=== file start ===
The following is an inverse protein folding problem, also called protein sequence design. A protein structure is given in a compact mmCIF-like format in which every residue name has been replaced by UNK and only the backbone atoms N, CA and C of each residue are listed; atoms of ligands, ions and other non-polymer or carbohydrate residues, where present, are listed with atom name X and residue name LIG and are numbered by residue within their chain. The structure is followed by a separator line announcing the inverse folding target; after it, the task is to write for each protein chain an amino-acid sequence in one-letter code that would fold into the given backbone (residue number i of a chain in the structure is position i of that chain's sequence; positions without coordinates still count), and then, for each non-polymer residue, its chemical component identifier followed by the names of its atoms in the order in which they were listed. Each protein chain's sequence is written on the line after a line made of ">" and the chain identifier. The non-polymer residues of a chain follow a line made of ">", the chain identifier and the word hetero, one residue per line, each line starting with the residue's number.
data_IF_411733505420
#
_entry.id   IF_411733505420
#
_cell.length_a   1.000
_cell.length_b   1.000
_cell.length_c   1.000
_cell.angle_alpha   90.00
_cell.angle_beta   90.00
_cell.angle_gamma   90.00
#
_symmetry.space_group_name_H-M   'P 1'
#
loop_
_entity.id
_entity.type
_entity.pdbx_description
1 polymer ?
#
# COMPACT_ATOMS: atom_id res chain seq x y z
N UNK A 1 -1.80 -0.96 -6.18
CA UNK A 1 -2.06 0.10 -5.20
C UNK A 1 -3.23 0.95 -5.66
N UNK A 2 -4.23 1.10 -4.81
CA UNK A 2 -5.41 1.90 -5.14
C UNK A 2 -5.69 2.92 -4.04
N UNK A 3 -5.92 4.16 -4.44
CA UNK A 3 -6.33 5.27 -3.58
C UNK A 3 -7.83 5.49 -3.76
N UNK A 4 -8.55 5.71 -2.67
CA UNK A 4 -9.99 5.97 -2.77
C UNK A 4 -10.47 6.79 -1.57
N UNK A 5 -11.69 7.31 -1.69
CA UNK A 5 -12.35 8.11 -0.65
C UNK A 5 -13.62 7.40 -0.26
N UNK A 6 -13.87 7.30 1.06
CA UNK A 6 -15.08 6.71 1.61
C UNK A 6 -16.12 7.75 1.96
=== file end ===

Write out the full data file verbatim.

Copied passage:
The following is an inverse protein folding problem, also called protein sequence design. A protein structure is given in a compact mmCIF-like format in which every residue name has been replaced by UNK and only the backbone atoms N, CA and C of each residue are listed; atoms of ligands, ions and other non-polymer or carbohydrate residues, where present, are listed with atom name X and residue name LIG and are numbered by residue within their chain. The structure is followed by a separator line announcing the inverse folding target; after it, the task is to write for each protein chain an amino-acid sequence in one-letter code that would fold into the given backbone (residue number i of a chain in the structure is position i of that chain's sequence; positions without coordinates still count), and then, for each non-polymer residue, its chemical component identifier followed by the names of its atoms in the order in which they were listed. Each protein chain's sequence is written on the line after a line made of ">" and the chain identifier. The non-polymer residues of a chain follow a line made of ">", the chain identifier and the word hetero, one residue per line, each line starting with the residue's number.
data_IF_411733505420
#
_entry.id   IF_411733505420
#
_cell.length_a   1.000
_cell.length_b   1.000
_cell.length_c   1.000
_cell.angle_alpha   90.00
_cell.angle_beta   90.00
_cell.angle_gamma   90.00
#
_symmetry.space_group_name_H-M   'P 1'
#
loop_
_entity.id
_entity.type
_entity.pdbx_description
1 polymer ?
#
# COMPACT_ATOMS: atom_id res chain seq x y z
N UNK A 1 -1.80 -0.96 -6.18
CA UNK A 1 -2.06 0.10 -5.20
C UNK A 1 -3.23 0.95 -5.66
N UNK A 2 -4.23 1.10 -4.81
CA UNK A 2 -5.41 1.90 -5.14
C UNK A 2 -5.69 2.92 -4.04
N UNK A 3 -5.92 4.16 -4.44
CA UNK A 3 -6.33 5.27 -3.58
C UNK A 3 -7.83 5.49 -3.76
N UNK A 4 -8.55 5.71 -2.67
CA UNK A 4 -9.99 5.97 -2.77
C UNK A 4 -10.47 6.79 -1.57
N UNK A 5 -11.69 7.31 -1.69
CA UNK A 5 -12.35 8.11 -0.65
C UNK A 5 -13.62 7.40 -0.26
N UNK A 6 -13.87 7.30 1.06
CA UNK A 6 -15.08 6.71 1.61
C UNK A 6 -16.12 7.75 1.96